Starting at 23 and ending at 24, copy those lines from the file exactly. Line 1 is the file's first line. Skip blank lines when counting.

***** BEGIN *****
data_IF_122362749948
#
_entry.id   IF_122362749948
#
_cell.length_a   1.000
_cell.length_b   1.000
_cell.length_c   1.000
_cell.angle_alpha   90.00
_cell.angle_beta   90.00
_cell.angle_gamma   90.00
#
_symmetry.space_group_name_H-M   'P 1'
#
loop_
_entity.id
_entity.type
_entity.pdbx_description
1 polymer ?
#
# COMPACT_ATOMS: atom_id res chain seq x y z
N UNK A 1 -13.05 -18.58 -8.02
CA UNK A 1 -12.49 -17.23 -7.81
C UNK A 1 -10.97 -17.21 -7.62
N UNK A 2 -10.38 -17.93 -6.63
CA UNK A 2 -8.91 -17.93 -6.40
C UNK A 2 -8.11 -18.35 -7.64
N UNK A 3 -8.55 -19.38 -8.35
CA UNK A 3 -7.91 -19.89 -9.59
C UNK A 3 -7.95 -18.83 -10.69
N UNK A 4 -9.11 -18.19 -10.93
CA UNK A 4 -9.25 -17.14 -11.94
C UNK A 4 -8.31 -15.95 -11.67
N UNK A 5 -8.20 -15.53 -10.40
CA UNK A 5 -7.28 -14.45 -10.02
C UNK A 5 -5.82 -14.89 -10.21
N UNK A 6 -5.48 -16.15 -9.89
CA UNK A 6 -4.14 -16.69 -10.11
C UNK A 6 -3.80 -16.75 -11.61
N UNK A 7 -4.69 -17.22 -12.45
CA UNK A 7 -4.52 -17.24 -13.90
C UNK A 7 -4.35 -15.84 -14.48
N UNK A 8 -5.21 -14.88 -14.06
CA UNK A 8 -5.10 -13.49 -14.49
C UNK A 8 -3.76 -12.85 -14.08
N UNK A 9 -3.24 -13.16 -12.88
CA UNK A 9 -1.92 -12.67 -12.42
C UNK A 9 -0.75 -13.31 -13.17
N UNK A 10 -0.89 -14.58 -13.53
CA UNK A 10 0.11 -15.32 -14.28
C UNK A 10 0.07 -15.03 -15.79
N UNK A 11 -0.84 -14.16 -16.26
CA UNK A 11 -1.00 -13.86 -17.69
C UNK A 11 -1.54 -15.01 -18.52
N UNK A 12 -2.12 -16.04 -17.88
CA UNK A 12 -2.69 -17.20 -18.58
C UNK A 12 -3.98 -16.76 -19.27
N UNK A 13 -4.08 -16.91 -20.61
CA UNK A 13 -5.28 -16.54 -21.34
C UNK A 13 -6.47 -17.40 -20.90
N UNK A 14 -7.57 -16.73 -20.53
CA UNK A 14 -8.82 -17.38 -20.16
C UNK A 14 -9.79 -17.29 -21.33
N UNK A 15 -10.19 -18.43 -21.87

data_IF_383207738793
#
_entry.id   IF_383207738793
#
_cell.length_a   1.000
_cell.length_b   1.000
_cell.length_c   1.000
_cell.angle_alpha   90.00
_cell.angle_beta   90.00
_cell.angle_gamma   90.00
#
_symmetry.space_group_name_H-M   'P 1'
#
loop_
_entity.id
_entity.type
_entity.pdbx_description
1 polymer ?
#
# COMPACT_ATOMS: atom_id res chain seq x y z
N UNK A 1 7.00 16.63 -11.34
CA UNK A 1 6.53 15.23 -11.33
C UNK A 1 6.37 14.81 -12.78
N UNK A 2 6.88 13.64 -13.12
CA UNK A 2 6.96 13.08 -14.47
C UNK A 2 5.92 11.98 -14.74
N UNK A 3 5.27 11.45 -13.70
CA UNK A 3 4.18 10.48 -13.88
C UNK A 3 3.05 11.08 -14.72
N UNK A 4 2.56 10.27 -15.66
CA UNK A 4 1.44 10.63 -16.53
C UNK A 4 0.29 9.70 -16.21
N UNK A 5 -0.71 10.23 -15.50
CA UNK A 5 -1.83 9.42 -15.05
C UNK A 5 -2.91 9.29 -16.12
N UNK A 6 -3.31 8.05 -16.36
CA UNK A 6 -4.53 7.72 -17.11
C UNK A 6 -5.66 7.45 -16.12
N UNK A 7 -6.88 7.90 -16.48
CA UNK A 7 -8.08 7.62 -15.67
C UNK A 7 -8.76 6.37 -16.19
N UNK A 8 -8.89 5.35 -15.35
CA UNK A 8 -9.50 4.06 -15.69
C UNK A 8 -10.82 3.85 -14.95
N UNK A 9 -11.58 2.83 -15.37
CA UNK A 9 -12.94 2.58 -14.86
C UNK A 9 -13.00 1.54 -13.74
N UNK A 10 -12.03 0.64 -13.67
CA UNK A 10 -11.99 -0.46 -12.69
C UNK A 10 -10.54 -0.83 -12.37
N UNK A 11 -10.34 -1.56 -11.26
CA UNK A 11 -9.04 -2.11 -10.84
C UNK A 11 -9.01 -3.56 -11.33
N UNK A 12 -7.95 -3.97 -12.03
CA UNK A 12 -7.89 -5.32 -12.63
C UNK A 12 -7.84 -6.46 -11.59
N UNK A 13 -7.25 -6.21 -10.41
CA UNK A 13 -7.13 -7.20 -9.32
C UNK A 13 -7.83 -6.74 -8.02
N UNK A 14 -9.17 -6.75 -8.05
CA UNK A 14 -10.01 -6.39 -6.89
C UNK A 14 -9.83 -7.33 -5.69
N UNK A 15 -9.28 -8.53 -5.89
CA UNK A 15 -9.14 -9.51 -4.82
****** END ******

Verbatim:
C UNK A 1 -10.97 -17.21 -7.62
N UNK A 2 -10.38 -17.93 -6.63